Insolvency Exclusion Applies to Claim Arising Out of Insolvency of a Third Party
The United States District Court for the Central District of California, applying California law, has granted summary judgment in favor of an insurer because a lawsuit against the insured actuarial services firm was a claim "arising out of the insolvency" of the insured's client and therefore was barred by the policy's insolvency exclusion. Zurich Global Corp. U.K. v. Bickerstaff, Whatley, Ryan & Burkhalter, Inc., 2009 WL 2827969 (C.D. Cal. Aug. 26, 2009).
The insurer issued a professional liability policy to the insured actuarial services firm that was sued in connection with services it provided to a corporation that operated a self-insurance pool. The receiver for the insolvent corporation sued the corporation's accountant for failing properly to audit and to test the adequacy of loss reserves. The accountant filed a third-party complaint for contribution from the insured based on the insured's alleged negligence in providing actuarial services.
In subsequent coverage litigation, the insurer sought a declaratory judgment that coverage for the contribution claim was excluded by the policy's "insolvency exclusion," which barred coverage for claims "arising out of . . . the insolvency or bankruptcy of the Insured or any other person, firm, or organization." The court granted summary judgment in favor of the insurer, rejecting the insured's arguments that the exclusion was not conspicuous and was ambiguous. The court found that the phrase "arising out of" is not ambiguous and could not be interpreted to require that the insured cause the insolvency or that the damaged company be insolvent at the time it files suit. The court found that the insolvency exclusion "applies to all claims and expenses 'arising out of' insolvencies, and therefore encompasses receivership actions that 'arise out of' an insolvency." In this case, the contribution claim alleged that the insured's actuarial reports caused the insolvent corporation to lose opportunities for profits and to enter liquidation and that the insolvency was directly caused by the failure to set adequate loss reserves based on the insured's actuarial reports. Accordingly, the court found that the complaint against the insured had "at least a minimal causal connection or incidental relationship" to the insolvency and therefore "[arose] out of it."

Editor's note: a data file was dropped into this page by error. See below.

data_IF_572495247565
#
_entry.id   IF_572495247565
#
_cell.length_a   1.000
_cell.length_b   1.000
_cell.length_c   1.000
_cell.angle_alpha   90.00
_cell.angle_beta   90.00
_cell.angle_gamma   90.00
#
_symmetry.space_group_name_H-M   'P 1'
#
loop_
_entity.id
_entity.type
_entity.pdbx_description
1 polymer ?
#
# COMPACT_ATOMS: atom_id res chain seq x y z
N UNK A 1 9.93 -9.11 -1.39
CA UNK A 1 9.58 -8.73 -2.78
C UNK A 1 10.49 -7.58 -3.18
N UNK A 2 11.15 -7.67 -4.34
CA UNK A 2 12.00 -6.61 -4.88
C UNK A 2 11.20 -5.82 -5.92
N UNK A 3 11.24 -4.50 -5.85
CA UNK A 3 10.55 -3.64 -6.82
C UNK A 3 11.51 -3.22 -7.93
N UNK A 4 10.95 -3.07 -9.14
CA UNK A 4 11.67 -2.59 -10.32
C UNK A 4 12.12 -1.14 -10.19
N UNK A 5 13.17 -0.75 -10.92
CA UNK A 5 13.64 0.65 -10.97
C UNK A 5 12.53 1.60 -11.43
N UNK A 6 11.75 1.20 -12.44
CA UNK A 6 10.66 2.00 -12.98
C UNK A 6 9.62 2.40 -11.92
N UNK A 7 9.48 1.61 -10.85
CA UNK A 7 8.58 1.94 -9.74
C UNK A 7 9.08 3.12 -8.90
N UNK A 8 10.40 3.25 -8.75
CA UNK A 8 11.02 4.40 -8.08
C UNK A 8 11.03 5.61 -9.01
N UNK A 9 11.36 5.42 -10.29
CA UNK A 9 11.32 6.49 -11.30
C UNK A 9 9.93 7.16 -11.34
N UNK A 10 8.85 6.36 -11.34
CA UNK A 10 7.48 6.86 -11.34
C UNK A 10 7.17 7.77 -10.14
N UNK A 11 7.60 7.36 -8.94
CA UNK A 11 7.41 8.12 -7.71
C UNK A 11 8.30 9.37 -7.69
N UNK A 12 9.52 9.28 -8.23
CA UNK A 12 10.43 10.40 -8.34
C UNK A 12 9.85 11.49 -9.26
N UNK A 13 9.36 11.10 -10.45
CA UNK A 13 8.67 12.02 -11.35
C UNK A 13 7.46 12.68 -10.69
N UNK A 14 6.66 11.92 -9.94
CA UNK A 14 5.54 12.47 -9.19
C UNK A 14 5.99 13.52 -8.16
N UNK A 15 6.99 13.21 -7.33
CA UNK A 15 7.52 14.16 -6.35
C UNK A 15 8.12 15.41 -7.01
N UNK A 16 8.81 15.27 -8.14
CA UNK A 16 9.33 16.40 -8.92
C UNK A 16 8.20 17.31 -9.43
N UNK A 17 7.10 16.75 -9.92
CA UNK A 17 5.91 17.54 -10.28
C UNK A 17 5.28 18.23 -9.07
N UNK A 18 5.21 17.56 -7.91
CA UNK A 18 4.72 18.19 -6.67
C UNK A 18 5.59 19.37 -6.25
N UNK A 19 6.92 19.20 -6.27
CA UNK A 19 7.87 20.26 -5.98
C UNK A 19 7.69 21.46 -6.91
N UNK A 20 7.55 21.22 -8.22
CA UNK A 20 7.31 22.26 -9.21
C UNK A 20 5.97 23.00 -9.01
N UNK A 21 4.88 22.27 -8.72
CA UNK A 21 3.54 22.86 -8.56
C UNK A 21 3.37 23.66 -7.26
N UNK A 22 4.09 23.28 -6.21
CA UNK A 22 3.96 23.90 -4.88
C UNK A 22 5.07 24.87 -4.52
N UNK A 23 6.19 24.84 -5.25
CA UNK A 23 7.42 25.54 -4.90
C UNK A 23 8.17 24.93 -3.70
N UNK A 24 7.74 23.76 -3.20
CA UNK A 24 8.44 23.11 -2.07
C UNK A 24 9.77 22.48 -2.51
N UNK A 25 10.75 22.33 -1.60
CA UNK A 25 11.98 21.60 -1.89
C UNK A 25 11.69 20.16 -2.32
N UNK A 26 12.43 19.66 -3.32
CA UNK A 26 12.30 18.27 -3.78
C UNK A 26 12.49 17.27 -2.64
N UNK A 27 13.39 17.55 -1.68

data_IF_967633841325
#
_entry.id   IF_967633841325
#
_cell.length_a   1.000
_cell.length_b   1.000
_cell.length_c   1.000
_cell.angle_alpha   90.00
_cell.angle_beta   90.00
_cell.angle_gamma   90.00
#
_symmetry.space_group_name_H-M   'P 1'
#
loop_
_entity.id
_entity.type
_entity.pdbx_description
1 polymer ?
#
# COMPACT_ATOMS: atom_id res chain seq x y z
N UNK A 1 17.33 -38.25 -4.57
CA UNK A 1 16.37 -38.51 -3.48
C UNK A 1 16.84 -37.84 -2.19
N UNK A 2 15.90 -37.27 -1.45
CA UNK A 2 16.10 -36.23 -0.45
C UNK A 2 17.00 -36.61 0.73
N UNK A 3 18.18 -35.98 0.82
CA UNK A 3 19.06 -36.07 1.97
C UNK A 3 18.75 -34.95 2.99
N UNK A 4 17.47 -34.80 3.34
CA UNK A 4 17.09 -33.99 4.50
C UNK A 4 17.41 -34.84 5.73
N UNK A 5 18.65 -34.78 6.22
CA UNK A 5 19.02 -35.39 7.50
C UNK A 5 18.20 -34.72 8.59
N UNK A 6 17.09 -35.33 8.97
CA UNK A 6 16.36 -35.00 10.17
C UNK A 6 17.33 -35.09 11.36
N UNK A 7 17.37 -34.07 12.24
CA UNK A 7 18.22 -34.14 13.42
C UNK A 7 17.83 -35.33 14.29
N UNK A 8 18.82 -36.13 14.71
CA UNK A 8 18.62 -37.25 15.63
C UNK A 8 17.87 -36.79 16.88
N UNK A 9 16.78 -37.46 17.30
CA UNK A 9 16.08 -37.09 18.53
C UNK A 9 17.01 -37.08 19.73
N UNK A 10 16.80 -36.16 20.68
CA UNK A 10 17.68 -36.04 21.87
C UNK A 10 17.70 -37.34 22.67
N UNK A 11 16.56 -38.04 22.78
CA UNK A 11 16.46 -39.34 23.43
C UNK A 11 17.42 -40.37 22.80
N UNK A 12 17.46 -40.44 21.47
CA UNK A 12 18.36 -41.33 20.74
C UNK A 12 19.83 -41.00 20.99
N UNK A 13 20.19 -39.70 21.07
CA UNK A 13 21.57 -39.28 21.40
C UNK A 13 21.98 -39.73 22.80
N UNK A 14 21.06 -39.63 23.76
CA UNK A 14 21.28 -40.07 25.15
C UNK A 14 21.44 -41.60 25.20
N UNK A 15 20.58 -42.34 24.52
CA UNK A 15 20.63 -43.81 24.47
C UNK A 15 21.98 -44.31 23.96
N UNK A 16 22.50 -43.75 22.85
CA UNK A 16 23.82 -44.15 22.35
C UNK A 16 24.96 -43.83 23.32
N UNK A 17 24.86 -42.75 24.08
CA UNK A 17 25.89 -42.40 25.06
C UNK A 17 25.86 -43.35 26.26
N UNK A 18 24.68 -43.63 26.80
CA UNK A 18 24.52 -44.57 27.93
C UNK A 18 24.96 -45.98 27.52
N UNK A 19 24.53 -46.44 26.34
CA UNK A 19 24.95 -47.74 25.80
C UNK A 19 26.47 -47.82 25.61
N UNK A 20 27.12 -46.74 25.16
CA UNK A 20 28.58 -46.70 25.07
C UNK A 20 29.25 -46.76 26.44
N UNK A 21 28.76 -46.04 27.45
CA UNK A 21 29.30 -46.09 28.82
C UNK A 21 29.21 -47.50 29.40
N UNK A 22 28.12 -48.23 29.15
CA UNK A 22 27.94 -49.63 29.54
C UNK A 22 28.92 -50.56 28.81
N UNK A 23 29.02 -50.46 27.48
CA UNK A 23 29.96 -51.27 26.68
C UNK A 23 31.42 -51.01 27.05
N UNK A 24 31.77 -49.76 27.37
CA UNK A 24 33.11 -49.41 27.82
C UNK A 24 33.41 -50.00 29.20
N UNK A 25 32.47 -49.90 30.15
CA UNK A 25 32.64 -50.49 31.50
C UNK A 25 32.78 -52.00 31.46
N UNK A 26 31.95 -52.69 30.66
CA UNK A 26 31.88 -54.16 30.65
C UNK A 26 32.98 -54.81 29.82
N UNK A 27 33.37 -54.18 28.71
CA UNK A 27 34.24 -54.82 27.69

The court also rejected the insured's argument that the doctrine of "concurrent causation" required coverage because the insured's alleged malpractice was an independent concurrent cause of the claim. The court found that the alleged malpractice was the cause of damages incurred from the corporation's insolvency and that the doctrine of concurrent causation was therefore inapplicable.